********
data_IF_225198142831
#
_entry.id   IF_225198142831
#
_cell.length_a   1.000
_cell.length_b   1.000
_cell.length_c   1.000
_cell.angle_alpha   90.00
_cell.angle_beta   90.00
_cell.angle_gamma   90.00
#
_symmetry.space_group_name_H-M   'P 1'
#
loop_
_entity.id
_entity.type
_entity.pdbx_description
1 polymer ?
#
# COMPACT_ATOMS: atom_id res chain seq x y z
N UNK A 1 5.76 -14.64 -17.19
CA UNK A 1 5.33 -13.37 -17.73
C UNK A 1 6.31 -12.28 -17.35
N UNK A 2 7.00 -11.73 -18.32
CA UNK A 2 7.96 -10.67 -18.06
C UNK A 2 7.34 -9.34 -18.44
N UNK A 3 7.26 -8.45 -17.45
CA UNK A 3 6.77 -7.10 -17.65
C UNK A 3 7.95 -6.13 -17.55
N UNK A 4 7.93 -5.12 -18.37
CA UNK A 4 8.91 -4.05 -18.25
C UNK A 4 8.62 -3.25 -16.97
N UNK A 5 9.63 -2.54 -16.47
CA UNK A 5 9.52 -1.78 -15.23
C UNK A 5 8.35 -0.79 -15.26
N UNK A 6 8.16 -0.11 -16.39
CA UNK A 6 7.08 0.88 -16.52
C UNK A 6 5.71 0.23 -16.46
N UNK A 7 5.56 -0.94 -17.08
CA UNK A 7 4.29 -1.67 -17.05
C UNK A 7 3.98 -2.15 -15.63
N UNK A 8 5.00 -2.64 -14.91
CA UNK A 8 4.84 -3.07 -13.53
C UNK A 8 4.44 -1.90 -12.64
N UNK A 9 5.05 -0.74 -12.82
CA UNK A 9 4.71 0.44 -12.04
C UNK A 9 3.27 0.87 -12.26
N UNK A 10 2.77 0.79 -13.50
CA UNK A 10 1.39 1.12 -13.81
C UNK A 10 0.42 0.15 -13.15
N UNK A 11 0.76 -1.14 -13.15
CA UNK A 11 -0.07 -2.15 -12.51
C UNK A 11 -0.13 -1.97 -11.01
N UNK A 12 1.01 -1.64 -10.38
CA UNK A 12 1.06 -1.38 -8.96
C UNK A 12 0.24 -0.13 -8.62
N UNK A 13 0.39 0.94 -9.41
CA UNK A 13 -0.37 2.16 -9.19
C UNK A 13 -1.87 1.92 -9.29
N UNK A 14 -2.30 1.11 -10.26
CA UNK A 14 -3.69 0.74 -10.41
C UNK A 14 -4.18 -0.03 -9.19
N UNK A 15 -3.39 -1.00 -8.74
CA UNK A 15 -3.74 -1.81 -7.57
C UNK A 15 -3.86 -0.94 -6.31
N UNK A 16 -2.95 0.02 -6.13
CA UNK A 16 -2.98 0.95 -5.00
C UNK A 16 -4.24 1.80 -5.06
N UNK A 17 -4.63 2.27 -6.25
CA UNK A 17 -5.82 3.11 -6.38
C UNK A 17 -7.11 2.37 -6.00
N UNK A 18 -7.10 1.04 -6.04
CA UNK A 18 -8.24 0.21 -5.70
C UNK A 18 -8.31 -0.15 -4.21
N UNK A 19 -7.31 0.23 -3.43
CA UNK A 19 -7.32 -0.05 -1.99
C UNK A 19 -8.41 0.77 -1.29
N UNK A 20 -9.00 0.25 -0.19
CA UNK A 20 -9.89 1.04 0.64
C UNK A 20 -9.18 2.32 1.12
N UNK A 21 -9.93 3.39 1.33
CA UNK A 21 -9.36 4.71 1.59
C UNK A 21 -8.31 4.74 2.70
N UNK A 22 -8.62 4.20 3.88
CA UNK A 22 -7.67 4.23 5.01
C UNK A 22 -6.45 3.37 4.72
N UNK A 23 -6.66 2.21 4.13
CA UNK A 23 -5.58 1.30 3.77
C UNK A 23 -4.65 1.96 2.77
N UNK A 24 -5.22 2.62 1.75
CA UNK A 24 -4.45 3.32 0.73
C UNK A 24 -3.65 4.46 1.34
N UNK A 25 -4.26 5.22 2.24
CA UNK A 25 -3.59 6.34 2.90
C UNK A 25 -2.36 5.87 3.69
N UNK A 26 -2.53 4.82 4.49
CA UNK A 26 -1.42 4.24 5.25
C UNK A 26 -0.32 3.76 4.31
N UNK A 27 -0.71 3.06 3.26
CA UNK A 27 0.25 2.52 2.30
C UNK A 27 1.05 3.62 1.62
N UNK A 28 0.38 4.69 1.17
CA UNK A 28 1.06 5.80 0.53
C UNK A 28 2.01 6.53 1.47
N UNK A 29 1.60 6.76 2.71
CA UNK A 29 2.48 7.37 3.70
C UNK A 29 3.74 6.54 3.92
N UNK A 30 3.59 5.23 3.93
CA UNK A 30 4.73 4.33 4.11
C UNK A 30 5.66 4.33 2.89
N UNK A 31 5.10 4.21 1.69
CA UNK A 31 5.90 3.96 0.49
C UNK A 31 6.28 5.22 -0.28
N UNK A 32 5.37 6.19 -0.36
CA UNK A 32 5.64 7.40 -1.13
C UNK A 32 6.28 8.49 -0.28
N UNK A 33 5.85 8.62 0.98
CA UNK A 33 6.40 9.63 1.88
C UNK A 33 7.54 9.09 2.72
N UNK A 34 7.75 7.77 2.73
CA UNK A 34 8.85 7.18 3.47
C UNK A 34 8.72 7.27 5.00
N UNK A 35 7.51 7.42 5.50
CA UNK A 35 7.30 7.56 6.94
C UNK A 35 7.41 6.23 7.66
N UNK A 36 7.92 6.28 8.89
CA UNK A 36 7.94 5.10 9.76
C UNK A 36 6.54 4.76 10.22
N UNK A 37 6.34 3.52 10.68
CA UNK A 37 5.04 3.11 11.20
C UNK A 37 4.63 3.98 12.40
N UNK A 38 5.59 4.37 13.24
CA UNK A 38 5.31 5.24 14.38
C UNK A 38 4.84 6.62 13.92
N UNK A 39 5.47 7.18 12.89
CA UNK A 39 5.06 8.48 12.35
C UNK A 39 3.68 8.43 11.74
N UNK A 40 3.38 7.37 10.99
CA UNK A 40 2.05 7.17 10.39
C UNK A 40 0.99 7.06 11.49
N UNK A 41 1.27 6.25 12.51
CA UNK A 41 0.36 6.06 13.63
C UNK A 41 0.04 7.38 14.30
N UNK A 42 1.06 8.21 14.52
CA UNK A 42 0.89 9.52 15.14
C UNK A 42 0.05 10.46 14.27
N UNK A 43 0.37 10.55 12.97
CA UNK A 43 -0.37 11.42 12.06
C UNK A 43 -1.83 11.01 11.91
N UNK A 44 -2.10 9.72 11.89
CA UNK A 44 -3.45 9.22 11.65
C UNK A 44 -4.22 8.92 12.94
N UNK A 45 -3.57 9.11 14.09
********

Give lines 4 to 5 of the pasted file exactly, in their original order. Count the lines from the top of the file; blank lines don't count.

#
_cell.length_a   1.000